The major selling feature of this “method” is that it provides the only sure means out of what is called the global “deleveraging trap”. This is the trap which is said to have ensnared Japan more than two decades ago and which has now snapped shut on the whole world. And what is a “deleveraging trap”? It is simply the obligation assumed when one becomes a debtor. This is the necessity to repay the debt. There are only three ways in which a debt can be honestly repaid. It can be repaid with new wealth which the proceeds of the debt made it possible to create. It can be repaid by an excess of production over consumption on the part of the debtor. Or it can be repaid from already existing savings. If none of those methods are feasible, the debt cannot be repaid. It can be defaulted upon or the means of “payment” can be created out of thin air, but that does not “solve” the problem, it merely makes it worse.
Another must read piece by Grant Williams.
The change in the structure of Japan’s population over the past 50 years is starkly reflected in the country’s population pyramid which looks ever more shaky with each passing year while the forecasts for 2050 are, frankly, frightening (chart, above).
By 2050, Japan’s population is projected to fall to 90m. Incredibly, as recently as 1990, the number of working Japanese was three times that of both children AND the elderly.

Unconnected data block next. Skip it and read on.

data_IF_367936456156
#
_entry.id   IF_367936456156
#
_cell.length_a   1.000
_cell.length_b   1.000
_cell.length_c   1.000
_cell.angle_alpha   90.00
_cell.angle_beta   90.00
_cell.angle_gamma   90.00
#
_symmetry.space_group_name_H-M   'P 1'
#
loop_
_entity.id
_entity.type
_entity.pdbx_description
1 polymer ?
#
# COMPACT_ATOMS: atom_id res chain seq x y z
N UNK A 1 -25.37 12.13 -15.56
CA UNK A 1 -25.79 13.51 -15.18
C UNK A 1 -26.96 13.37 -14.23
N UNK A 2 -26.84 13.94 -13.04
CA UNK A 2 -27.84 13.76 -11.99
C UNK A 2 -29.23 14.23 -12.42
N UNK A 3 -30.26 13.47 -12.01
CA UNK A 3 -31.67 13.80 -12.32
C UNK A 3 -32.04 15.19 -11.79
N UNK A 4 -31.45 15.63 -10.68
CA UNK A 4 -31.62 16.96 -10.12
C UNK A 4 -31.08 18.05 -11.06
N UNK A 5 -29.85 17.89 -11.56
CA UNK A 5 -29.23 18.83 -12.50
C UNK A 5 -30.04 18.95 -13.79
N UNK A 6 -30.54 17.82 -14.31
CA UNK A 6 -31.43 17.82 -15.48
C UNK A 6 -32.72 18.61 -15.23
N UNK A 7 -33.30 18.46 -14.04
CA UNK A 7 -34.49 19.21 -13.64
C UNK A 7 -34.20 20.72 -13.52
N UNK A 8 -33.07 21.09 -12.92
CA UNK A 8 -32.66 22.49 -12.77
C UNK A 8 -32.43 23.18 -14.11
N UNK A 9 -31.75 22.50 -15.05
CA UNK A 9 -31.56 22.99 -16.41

In 2011, Japan’s budget for social welfare was ¥90 trillion but that was at least ¥1 trillion short of where it needed to be, precipitating further issuance of government bonds and that, on top of the increased strain caused by the Kansai tsunami has Japan’s bond market teetering on the edge of implosion—still.
A 2011 report from the National Institute of Population and Social Security Research (could that BE any more Japanese?) shed some light on just how fast things could deteriorate from here:
In case you missed it over the US long holidays, here is the FT Wolf’s interview with Krugman.
So, I ask, will the argument of the column be that “it’s all over” for the eurozone?
“No. I don’t think they can save Greece but they can still save the rest if they’re willing to offer open-ended financing and macroeconomic expansion.” But this would mean persuading the Germans to change their philosophy of economic life. “Well, the prospect of hanging concentrates the mind; the prospect of a collapse of the euro might concentrate their minds.”
I change the subject to ask how he has coped with the shift from being predominently an academic economist to being the leading spokesman for the liberal cause. How did this happen? “Well, it was funny,” he responds. “I was doing a column for Slate and then a bit for Fortune, towards the end, and then the [New York] Times came along with this offer. It was 1999. We thought I’d be writing about the follies of dotcoms and stuff like that and then it turns out that it’s a much more awesome and ominous responsibility. It was nothing I ever planned.
“Really, the rough period was the first [George W] Bush term when it seemed like the whole world was mad, save me, or vice-versa, and it’s gotten easier.
“I have to say, though, that the economic crisis has played into the things that I was worrying about 15 years ago. It’s been almost alarmingly easy to figure out what to say. But it’s a very strange thing: it’s not at all what I was imagining I was going to be doing with my life.” (Full link here).